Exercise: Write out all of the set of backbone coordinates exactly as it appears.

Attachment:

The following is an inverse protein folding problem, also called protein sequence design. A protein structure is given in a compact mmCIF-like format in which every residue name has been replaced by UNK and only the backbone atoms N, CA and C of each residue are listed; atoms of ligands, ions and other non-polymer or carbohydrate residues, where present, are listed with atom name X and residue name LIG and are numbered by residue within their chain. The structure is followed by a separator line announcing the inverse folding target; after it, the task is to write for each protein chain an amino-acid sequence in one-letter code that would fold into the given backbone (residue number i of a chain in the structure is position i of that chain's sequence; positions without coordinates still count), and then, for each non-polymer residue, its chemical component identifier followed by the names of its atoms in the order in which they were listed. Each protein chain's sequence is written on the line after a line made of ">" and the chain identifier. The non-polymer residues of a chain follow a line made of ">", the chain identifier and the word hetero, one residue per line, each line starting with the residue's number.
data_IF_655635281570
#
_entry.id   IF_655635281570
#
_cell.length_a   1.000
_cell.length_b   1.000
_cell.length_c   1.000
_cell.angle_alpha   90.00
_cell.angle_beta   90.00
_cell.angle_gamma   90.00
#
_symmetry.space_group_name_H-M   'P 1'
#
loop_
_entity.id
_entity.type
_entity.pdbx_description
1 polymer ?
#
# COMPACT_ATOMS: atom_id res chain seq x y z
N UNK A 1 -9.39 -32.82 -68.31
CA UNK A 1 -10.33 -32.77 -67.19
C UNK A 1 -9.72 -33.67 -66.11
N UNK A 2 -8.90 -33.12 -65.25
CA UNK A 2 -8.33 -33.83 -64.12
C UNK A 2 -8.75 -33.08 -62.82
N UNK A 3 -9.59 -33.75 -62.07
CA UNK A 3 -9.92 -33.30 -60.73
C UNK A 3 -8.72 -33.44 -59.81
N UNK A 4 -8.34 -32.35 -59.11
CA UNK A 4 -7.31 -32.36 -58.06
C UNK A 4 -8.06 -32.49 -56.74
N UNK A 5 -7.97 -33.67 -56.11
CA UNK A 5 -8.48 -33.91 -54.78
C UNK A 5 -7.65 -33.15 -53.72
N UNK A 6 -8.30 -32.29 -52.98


The following is an inverse protein folding problem, also called protein sequence design. A protein structure is given in a compact mmCIF-like format in which every residue name has been replaced by UNK and only the backbone atoms N, CA and C of each residue are listed; atoms of ligands, ions and other non-polymer or carbohydrate residues, where present, are listed with atom name X and residue name LIG and are numbered by residue within their chain. The structure is followed by a separator line announcing the inverse folding target; after it, the task is to write for each protein chain an amino-acid sequence in one-letter code that would fold into the given backbone (residue number i of a chain in the structure is position i of that chain's sequence; positions without coordinates still count), and then, for each non-polymer residue, its chemical component identifier followed by the names of its atoms in the order in which they were listed. Each protein chain's sequence is written on the line after a line made of ">" and the chain identifier. The non-polymer residues of a chain follow a line made of ">", the chain identifier and the word hetero, one residue per line, each line starting with the residue's number.
data_IF_655635281570
#
_entry.id   IF_655635281570
#
_cell.length_a   1.000
_cell.length_b   1.000
_cell.length_c   1.000
_cell.angle_alpha   90.00
_cell.angle_beta   90.00
_cell.angle_gamma   90.00
#
_symmetry.space_group_name_H-M   'P 1'
#
loop_
_entity.id
_entity.type
_entity.pdbx_description
1 polymer ?
#
# COMPACT_ATOMS: atom_id res chain seq x y z
N UNK A 1 -9.39 -32.82 -68.31
CA UNK A 1 -10.33 -32.77 -67.19
C UNK A 1 -9.72 -33.67 -66.11
N UNK A 2 -8.90 -33.12 -65.25
CA UNK A 2 -8.33 -33.83 -64.12
C UNK A 2 -8.75 -33.08 -62.82
N UNK A 3 -9.59 -33.75 -62.07
CA UNK A 3 -9.92 -33.30 -60.73
C UNK A 3 -8.72 -33.44 -59.81
N UNK A 4 -8.34 -32.35 -59.11
CA UNK A 4 -7.31 -32.36 -58.06
C UNK A 4 -8.06 -32.49 -56.74
N UNK A 5 -7.97 -33.67 -56.11
CA UNK A 5 -8.48 -33.91 -54.78
C UNK A 5 -7.65 -33.15 -53.72
N UNK A 6 -8.30 -32.29 -52.98